Bharati Mukherjee

One of the early tip-offs to me about the enormous changes that were going on with being in a Bangalore house, home, where the young woman from a nearby village, who had been hired to baby sit newborn twins, suddenly said after two weeks of work: ‘I’m sorry, this is too much work, I’m going to try applying for call center jobs. The pay is better.’

In traditional Hindu families like ours, men provided and women were provided for. My father was a patriarch and I a pliant daughter. The neighborhood I’d grown up in was homogeneously Hindu, Bengali-speaking, and middle-class. I didn’t expect myself to ever disobey or disappoint my father by setting my own goals and taking charge of my future.

In Hindu societies, especially overprotected patriarchal families like mine, daughters are not at all desirable. They are trouble. And a mother who, as mine did, has three daughters, no sons, is supposed to go and hang herself, kill herself, because it is such an unlucky kind of motherhood to have.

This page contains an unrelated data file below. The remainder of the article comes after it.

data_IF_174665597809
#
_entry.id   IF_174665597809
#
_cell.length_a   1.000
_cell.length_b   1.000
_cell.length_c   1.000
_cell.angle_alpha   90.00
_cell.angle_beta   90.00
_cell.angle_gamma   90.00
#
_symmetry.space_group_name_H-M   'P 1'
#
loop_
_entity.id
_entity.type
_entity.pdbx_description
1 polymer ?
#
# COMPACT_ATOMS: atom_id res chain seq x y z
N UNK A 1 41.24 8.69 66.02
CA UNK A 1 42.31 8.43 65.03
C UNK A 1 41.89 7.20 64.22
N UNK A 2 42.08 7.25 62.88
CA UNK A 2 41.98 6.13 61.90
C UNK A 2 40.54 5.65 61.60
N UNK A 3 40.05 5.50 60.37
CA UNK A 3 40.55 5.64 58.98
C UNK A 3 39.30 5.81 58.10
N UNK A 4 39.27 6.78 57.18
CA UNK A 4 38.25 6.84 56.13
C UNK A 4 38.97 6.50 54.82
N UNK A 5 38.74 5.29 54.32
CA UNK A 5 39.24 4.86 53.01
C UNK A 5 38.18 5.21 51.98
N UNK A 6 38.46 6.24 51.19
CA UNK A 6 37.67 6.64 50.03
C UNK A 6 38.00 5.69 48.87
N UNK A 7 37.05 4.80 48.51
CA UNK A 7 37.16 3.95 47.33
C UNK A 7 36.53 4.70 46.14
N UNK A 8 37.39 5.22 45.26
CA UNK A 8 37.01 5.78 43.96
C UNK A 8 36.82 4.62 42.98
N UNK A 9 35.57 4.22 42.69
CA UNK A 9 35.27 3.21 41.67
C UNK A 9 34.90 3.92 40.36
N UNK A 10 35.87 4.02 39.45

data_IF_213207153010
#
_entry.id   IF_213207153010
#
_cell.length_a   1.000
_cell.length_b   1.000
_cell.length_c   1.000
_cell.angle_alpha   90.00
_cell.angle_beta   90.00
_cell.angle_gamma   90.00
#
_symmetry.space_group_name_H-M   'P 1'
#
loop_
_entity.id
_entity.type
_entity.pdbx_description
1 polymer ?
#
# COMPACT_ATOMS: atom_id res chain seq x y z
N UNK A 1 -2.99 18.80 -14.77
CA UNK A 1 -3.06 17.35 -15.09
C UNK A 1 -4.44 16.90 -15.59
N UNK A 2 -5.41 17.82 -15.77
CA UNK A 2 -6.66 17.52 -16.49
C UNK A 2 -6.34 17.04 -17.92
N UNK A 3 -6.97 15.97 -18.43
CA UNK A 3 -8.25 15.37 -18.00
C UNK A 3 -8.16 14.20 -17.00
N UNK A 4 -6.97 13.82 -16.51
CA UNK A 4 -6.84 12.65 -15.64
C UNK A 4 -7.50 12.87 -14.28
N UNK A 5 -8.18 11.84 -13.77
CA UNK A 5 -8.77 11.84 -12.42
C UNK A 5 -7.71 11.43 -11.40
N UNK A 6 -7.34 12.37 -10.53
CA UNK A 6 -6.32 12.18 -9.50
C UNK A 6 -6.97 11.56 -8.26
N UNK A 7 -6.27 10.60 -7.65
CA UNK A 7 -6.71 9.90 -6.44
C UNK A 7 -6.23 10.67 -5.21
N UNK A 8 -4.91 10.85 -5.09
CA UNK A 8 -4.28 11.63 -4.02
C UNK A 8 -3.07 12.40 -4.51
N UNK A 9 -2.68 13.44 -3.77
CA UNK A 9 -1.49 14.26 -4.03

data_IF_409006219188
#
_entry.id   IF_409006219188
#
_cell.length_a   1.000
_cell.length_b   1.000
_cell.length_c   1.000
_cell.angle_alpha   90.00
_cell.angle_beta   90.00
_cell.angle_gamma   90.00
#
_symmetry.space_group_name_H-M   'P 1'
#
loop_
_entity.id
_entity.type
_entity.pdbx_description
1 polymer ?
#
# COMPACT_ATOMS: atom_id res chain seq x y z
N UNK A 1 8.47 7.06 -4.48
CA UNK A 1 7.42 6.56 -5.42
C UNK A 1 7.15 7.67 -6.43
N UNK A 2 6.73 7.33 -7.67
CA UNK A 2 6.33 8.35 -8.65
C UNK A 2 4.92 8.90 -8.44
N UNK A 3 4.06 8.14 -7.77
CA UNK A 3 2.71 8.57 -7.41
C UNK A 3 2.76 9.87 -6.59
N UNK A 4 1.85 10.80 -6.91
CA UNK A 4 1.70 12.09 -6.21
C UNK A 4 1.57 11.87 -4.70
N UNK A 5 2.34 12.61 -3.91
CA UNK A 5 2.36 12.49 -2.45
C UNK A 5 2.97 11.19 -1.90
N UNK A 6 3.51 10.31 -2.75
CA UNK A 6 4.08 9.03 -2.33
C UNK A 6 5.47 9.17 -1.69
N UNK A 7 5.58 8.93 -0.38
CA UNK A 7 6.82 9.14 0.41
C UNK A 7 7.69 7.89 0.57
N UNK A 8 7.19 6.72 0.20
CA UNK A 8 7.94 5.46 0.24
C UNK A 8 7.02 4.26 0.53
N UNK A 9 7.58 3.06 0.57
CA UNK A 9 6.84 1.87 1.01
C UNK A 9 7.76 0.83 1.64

I had a 2-week courtship with a fellow student in the fiction workshop in Iowa and a 5-minute wedding in a lawyer’s office above the coffee shop where we’d been having lunch that day. And so I sent a cable to my father saying, ‘By the time you get this, Daddy, I’ll already be Mrs. Blaise!’

I had never walked on the street alone when I was growing up in Calcutta, up to age 20. I had never handled money. You know, there was always a couple of bodyguards behind me, who took care if I wanted… I needed pencils for school, I needed a notebook, they were the ones who were taking out the money. I was constantly guarded.

Bengalis love to celebrate their language, their culture, their politics, their fierce attachment to a city that has been famously dying for more than a century. They resent with equal ferocity the reflex stereotyping that labels any civic dysfunction anywhere in the world ‘another Calcutta.’

The picture of Mother Teresa that I remember from my childhood is of a short, sari-wearing woman scurrying down a red gravel path between manicured lawns. She would have in tow one or two slower-footed, sari-clad young Indian nuns. We thought her a freak. Probably wed picked up on unvoiced opinions of our Loreto nuns.